Abstract: The morphological structure of complex words impacts how they are processed during visual word recognition. This impact varies over the course of reading acquisition and for different languages and writing systems. Many theories of morphological processing rely on a decomposition mechanism, in which words are decomposed into explicit representations of their constituent morphemes. In distributed accounts, in contrast, morphological sensitivity arises from the tuning of finer-grained representations to useful statistical regularities in the form-to-meaning mapping, without the need for explicit morpheme representations. In this theoretically guided review, we summarize research into the mechanisms of morphological processing, and discuss findings within the context of decomposition and distributed accounts. Although many findings fit within a decomposition model of morphological processing, we suggest that the full range of results is more naturally explained by a distributed approach, and discuss additional benefits of adopting this perspective.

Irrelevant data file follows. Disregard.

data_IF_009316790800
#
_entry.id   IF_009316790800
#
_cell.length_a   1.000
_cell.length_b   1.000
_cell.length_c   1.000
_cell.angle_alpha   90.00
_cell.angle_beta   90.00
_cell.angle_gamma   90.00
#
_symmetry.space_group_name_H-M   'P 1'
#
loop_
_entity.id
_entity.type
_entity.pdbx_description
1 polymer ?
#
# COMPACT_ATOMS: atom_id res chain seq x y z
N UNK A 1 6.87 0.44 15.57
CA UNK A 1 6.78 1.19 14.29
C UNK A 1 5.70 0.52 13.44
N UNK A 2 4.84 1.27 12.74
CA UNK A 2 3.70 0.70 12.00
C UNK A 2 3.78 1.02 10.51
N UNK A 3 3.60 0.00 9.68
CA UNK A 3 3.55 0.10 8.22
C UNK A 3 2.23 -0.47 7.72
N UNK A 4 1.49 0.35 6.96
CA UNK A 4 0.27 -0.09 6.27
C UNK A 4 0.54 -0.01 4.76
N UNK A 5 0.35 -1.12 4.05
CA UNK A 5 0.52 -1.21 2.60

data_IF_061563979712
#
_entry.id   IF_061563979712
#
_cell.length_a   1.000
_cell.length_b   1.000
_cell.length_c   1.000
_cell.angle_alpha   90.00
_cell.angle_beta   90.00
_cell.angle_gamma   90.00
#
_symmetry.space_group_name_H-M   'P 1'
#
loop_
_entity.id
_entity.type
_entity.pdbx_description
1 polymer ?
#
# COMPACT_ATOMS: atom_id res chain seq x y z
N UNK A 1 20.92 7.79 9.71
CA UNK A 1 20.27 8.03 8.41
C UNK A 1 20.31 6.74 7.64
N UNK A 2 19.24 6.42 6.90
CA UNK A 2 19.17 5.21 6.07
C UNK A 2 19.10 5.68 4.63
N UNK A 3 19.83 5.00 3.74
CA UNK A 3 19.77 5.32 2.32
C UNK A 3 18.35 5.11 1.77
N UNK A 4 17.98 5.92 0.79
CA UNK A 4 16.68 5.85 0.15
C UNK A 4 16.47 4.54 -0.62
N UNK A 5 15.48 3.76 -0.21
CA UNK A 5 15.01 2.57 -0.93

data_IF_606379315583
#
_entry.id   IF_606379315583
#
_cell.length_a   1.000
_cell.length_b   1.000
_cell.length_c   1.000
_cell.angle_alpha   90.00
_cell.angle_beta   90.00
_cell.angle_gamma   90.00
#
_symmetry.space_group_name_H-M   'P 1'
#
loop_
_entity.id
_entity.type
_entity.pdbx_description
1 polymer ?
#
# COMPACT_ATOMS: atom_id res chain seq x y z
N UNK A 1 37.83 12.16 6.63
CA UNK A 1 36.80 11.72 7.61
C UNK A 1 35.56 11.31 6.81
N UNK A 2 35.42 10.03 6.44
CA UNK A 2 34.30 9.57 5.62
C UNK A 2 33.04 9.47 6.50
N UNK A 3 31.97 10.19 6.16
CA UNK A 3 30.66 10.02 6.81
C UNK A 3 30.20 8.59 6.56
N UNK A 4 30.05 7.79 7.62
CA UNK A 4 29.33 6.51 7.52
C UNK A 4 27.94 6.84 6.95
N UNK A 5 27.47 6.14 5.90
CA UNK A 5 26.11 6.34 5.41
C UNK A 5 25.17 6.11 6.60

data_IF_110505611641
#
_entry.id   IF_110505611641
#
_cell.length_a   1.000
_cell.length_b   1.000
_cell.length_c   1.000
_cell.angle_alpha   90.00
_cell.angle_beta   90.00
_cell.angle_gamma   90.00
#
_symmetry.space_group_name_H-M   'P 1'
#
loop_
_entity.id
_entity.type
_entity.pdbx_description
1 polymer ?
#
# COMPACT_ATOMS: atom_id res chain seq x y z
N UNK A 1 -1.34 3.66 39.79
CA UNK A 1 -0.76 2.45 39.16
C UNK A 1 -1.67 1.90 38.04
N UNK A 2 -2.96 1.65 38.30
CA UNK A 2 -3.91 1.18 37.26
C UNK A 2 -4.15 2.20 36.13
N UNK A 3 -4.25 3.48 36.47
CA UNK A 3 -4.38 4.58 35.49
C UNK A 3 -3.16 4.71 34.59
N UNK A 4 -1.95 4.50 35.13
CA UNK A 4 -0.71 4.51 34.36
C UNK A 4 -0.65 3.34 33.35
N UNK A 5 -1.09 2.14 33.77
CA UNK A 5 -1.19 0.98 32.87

Copyright Notice: The documents distributed here have been provided as a means to ensure timely dissemination of scholarly and technical work on a noncommercial basis. Copyright and all rights therein are maintained by the authors or by other copyright holders, notwithstanding that they have offered their works here electronically. It is understood that all persons copying this information will adhere to the terms and constraints invoked by each author's copyright. These works may not be reposted without the explicit permission of the copyright holder.